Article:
So Cal Home Sales Drop…but Median Price Edges Up

October 19, 2010

La Jolla, CA—Southland home sales dropped for the third month in a row amid renewed doubts about a market that is recovering in fits and starts. The median price moved up on a year-over-year basis for the tenth month in a row and has regained about one-fifth of its peak-to-trough loss. The effects on the market of the latest chapter in the foreclosure crisis are unclear, a real estate information service reported.

A total of 18,091 new and resale homes were sold in Los Angeles, Riverside, San Diego, Ventura, San Bernardino and Orange counties in September. That was down 2.4 percent from 18,541 in August, and down 16.0 percent from 21,539 for September 2009, according to MDA DataQuick of San Diego.

Indicators of market distress continue to move in different directions. Foreclosure activity remains high by historical standards but is lower than peak levels reached over the last two years. Financing with multiple mortgages is very low and down payment sizes are stable, MDA DataQuick reported.

Read the whole article at

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Opinions About Obamanomics From an Expert

On Friday, 9/17, Joe Kernan of CNBC’s Sqawk Box interviewed the brilliant,  ebullient  co-founder of Home Depot, Bernie Marcus, about Obamanomics. Marcus knows business well; in 1978, he and two other businessmen started the Home Depot with the dream of building the Walmart of home building products.  He understands, first hand, the struggles of the small business owner.   However, he says,  the President doesn’t.   

Bernie indicates that President Obama, Nancy Pelosi and Tim Geithner don’t have a clue as to how to jumpstart this economy.  Small business people now are struggling to get ahead, financially, but find they are dealing with new federal regulations almost on a daily basis.  Small business owners tell Bernie that it’s not the unavailability of loans or lack of money that holds them back; it’s the uncertainty of the economic future.  Obamanomics creates a fear of losing everything as the government regulates more,  raises taxes and undermines those who make more than $250,000.

 Businesses are cutting back employees, doubling workloads and cutting costs with no end in sight.  They fear the unfriendly attitude towards creating wealth from this administration will destroy American businesses.   The government needs to get out of the pockets of small business.    For the entire interview, click  HERE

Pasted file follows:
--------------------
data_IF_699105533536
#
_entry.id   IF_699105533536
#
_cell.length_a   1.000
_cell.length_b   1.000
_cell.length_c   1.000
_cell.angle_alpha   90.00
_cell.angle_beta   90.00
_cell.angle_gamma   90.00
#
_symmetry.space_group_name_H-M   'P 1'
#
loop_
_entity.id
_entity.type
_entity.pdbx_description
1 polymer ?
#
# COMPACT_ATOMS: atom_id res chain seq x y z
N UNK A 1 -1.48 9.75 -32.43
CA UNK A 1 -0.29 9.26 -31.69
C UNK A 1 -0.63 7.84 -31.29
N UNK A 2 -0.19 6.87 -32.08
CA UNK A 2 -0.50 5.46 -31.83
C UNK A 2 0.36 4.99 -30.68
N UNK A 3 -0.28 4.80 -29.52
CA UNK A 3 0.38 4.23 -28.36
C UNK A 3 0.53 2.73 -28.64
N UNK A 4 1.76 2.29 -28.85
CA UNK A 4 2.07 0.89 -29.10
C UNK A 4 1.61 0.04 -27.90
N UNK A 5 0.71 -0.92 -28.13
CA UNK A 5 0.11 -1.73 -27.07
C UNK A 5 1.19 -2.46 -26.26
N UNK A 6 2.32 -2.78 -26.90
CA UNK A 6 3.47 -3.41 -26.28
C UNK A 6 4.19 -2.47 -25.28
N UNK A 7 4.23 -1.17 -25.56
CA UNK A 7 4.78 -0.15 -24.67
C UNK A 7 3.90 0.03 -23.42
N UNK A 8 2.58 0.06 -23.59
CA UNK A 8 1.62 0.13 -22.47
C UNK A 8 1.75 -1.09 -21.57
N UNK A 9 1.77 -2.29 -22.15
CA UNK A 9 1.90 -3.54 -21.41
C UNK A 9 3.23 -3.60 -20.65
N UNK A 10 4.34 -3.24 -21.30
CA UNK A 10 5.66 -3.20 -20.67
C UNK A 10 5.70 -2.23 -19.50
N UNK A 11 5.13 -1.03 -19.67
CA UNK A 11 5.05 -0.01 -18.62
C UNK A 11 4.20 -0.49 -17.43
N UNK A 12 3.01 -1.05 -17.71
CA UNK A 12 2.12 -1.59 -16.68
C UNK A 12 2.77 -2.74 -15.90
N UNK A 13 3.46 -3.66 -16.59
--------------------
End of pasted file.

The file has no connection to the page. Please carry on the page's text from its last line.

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The Ups and Downs of Short Sales

Jonathan Lansner and Jeff Collins of the the Orange County Register reported stunning numbers, through May,  about the Southern California housing market.  Short sale transactions are up 74 percent in Southern California this year (Orange, Riverside, San Bernadino, and Los Angeles counties).

While short sales tend to hurt property values*, increased short sales are likely a good development for an area like Southern California that saw a massive inflation in housing prices during the bubble years.  The increase in short sales serves several constructive purposes:

  • It removes housing inventory from the market, which is a key to some sort housing recovery.
  • It allows underwater home owners to shed onerous debt on houses which will take years to get back to their peak values, if they ever do.
  • The decrease in prices allows many of those who were priced out of the market in the mid-2000s the opportunity to purchase a home.
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Senator Dodd’s Plan to Relocate Americans

Senator Christopher Dodd’s last major piece of legislation, before his retirement, is the SB 1619, the Livable Communities Act, which has been approved by the Senate Banking Committee and now is heading to the Senate floor and has an end goal of controlling all Americans.  The plan is not good for homeowners.

The plan would create a new federal bureaucracy, the Office of Sustainable Housing and Communities, armed with some $4 billion in federal grants, to pressure local communities into a more “green” development agenda.  It’s plan is supportive of a United Nations Agenda 21, adopted in 1992, outlining the insidious goal of complete control over world populations.

The law is marketed as an effort to fight traffic congestion, strip malls and ugly urban sprawl. It would “encourage” local communities to build high-density population centers linked by mass transit networks.  In other words, it’s goal is to move Americans from rural and suburban areas to the cities, for the sake of ‘saving the earth’.